The family ends their journey in a rickety shack on a rock, in the middle of a stormy ocean, reached only by rowboat. Harry realizes somewhat dully that tomorrow will be his 11th birthday, but he spends his last night as a 10 year old eating chips (US)/crisps (UK) and a banana for dinner, as a storm rages around them in their creaky cabin (alliteration, show not tell, nbd). Both Harry and Mr. Dursley feel very confident that there is no way the sender could possibly find them all the way out here, though their feelings about this are pretty different.
The Dursleys go to bed in the bedroom, Dudley gets the sofa, and poor birthday boy Harry gets a ratty blanket and the hard floor. As Harry lies sleepless and shivering, counting down the minutes to his birthday, listening to the house on the rock making tortured noises in the storm – suddenly, at the stroke of midnight on his 11th birthday – there’s a HUGE booming knock on the door of the cabin. Who is it?????
We’ll find out Wednesday, as if you flobberworms don’t already know.
Something I thought about while I was reading this chapter, which relates back to my thoughts on Dumbledore’s kind of shocking negligence regarding Harry’s well-being with the Dursleys…while discussing the contents of the mysterious letter in the kitchen, one of the Dursleys’ greatest fears is that they’re being watched, because how could the letter have been addressed to Harry in the cupboard otherwise? This small fear, that someone might be monitoring them related to Harry, is enough to spur them to move him out of the cupboard and into a real bedroom, potentially improving Harry’s quality of life to a huge degree. This is a my frustration about Professor Dumbledore leaving Harry alone for so long with the Dursleys. If he, or some other magical person, were randomly dropping by to check in on Harry – even if they never crossed paths with Harry and he never saw them or knew about his magical lineage – that would’ve made his life dramatically better, if only because the Dursleys don’t want to seem like they’re mistreating Harry. We saw that when the Dursleys bought Harry a lemon popsicle at the zoo, because they didn’t want THE ICE CREAM VENDOR to think they’re jerks for buying Piers and Dudley something and not Harry. The Dursleys are clearly very responsive to social pressure! I’m not saying Dumbledore should’ve had Harry live with a wizarding family. But Dumbledore didn’t even check in on him!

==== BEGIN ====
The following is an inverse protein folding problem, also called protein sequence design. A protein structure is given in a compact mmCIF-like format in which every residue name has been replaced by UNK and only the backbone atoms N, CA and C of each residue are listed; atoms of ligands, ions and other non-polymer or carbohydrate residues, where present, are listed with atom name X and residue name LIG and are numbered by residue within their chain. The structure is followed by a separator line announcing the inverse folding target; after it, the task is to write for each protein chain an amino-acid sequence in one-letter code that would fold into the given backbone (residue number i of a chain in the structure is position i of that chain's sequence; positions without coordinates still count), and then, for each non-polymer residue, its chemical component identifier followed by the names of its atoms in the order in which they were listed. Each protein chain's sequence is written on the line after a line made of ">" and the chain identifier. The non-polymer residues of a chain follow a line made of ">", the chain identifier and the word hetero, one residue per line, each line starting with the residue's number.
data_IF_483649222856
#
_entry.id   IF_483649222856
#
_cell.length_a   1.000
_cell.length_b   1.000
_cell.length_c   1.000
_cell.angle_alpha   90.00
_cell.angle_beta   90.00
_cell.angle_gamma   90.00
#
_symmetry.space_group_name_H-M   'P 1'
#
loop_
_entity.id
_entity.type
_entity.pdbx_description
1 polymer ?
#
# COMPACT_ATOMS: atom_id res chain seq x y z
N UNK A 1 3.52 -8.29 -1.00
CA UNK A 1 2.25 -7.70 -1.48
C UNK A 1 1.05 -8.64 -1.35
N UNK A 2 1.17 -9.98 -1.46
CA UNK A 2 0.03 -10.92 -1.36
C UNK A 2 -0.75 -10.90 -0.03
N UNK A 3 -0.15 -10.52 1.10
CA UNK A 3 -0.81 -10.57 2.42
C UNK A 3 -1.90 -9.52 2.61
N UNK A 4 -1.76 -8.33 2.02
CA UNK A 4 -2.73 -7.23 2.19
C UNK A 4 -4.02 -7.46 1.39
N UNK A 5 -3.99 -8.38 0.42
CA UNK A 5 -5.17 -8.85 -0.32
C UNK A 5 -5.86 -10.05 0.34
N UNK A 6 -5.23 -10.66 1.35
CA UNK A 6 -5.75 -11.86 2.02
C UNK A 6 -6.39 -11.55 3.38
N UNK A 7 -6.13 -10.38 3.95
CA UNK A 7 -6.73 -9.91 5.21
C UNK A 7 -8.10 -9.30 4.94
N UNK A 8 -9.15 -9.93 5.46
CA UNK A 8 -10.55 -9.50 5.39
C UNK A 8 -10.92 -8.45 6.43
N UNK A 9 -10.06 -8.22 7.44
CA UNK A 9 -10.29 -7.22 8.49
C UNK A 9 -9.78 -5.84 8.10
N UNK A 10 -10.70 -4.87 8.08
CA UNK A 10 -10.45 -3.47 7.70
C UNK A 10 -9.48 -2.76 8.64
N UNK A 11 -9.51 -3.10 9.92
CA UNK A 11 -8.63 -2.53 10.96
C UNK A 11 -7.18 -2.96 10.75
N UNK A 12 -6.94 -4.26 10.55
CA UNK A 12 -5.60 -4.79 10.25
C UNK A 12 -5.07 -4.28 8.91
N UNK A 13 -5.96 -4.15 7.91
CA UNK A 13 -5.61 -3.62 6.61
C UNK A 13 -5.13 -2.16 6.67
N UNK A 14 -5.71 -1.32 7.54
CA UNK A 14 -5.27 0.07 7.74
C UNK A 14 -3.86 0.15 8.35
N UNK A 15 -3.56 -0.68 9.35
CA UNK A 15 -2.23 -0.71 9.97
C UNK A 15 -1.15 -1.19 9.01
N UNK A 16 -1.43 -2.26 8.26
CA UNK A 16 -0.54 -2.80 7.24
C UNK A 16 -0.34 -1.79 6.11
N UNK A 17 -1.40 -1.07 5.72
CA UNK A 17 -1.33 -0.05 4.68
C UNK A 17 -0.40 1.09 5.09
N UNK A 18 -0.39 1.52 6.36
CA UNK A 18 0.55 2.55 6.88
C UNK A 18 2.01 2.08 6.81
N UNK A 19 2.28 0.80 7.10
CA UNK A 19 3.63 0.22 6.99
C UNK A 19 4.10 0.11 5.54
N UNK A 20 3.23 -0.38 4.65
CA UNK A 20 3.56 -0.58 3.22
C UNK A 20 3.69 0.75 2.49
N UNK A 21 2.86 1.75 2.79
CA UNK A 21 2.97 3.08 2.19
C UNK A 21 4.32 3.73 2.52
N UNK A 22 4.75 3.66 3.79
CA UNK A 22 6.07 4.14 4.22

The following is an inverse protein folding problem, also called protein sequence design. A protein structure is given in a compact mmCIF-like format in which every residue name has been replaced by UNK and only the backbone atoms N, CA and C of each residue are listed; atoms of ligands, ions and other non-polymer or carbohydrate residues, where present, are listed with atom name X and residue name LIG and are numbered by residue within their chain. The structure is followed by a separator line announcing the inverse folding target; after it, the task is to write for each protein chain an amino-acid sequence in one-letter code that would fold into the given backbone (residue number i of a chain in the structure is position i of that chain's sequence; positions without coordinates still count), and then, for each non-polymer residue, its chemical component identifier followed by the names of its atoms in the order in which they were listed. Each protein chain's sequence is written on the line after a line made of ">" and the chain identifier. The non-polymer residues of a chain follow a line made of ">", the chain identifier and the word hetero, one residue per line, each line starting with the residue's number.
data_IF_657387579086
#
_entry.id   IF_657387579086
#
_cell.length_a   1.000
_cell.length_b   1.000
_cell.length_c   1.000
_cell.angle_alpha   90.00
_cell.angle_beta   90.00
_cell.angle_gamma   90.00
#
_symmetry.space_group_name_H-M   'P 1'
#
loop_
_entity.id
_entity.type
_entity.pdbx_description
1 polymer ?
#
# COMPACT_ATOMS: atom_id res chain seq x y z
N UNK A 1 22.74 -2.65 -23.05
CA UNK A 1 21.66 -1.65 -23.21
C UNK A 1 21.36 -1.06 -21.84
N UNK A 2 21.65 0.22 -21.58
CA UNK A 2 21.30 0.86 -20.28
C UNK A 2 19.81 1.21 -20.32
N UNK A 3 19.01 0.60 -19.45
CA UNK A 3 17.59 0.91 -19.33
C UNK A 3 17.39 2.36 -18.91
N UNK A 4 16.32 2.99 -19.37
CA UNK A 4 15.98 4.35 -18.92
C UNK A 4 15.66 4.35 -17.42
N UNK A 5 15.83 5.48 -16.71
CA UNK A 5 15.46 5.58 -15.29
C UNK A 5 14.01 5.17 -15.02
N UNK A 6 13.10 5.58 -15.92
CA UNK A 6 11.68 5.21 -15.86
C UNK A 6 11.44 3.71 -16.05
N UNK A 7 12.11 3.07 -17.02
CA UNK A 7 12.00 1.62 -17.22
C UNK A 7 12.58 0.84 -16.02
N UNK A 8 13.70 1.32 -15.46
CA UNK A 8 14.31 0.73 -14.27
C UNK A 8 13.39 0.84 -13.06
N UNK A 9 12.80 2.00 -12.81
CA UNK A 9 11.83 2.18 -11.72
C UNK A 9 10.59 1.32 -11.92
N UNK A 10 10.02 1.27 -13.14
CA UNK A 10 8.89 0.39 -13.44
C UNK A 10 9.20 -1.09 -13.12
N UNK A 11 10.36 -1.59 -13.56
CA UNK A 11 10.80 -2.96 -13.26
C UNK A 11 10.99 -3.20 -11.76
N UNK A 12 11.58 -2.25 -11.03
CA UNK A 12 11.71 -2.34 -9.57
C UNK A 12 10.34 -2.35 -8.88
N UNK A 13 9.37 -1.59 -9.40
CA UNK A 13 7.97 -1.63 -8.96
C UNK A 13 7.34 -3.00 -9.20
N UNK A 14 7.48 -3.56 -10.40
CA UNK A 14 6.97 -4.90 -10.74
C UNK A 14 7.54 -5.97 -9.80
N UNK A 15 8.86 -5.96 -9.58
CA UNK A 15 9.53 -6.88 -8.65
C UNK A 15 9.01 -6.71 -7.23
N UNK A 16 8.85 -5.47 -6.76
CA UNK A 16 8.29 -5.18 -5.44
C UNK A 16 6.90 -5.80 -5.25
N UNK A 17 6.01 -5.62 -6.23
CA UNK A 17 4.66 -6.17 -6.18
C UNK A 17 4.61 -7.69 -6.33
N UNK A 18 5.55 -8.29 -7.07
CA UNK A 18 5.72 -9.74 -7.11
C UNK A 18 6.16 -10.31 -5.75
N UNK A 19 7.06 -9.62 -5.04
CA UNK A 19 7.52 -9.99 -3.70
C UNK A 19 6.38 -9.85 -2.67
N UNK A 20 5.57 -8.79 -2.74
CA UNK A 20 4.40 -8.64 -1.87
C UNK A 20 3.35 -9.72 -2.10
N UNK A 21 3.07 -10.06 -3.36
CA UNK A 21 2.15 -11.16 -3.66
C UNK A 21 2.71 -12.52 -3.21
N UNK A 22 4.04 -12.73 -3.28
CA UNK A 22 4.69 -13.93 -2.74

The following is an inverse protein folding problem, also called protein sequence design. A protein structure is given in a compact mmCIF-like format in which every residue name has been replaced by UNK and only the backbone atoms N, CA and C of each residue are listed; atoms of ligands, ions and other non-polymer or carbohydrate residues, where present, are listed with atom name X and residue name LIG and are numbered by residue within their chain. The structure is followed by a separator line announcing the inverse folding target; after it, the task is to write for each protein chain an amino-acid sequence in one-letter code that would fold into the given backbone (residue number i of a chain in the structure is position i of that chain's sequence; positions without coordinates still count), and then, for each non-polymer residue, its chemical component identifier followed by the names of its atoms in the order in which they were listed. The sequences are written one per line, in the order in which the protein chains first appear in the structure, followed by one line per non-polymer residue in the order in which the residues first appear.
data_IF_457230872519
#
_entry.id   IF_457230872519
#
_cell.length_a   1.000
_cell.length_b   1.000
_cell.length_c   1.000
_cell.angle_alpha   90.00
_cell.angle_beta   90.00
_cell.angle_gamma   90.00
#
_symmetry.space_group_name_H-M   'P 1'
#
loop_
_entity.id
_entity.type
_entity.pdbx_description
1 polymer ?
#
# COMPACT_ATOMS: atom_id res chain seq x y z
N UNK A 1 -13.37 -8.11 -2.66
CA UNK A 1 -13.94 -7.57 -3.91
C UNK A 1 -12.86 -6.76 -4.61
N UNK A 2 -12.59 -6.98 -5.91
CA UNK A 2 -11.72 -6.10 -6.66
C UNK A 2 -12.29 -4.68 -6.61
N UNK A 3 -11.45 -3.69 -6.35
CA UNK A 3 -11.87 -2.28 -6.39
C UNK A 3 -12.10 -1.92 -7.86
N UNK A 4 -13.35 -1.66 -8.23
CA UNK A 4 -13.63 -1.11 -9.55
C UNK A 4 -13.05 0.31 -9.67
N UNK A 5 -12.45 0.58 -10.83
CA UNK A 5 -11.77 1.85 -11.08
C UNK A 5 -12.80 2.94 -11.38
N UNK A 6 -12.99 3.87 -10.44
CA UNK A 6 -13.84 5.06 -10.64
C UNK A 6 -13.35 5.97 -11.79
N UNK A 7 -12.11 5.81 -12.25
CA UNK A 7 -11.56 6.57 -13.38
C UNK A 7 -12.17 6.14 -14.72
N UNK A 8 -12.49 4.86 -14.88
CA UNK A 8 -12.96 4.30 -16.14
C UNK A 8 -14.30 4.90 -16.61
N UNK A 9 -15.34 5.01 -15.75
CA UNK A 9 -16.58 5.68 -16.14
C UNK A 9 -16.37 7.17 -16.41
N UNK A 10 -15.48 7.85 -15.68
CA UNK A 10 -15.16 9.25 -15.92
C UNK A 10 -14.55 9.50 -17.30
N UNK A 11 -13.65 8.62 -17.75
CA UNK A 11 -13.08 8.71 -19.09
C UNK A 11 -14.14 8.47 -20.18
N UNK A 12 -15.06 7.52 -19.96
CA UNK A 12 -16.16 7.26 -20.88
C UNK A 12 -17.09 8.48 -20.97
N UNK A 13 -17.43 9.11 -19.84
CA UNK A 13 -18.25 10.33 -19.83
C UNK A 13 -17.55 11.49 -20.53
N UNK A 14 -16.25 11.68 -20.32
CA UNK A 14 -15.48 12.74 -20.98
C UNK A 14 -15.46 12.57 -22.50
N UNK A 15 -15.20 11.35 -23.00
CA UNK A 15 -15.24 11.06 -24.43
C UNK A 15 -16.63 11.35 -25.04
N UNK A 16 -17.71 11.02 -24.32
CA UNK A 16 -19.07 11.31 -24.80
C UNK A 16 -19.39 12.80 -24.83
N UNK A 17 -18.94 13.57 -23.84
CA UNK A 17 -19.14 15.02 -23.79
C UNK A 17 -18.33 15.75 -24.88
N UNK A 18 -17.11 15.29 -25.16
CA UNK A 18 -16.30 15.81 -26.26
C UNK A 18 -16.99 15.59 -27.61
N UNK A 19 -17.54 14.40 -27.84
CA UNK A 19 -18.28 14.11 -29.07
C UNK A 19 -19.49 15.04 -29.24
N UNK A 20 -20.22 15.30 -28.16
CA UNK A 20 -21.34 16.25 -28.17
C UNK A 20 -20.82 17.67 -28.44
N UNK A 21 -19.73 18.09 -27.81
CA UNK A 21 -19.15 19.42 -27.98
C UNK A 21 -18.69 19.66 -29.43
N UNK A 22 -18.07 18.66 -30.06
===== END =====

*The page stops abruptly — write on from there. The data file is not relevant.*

To be clear, I’m not really getting into the stuff Dumbledore says later about his specific reasons for keeping Harry at the Dursleys. He does explain it, somewhat. But we’re not there yet, so I’m trying to keep my thinking on the subjects at least somewhat limited, as much as possible.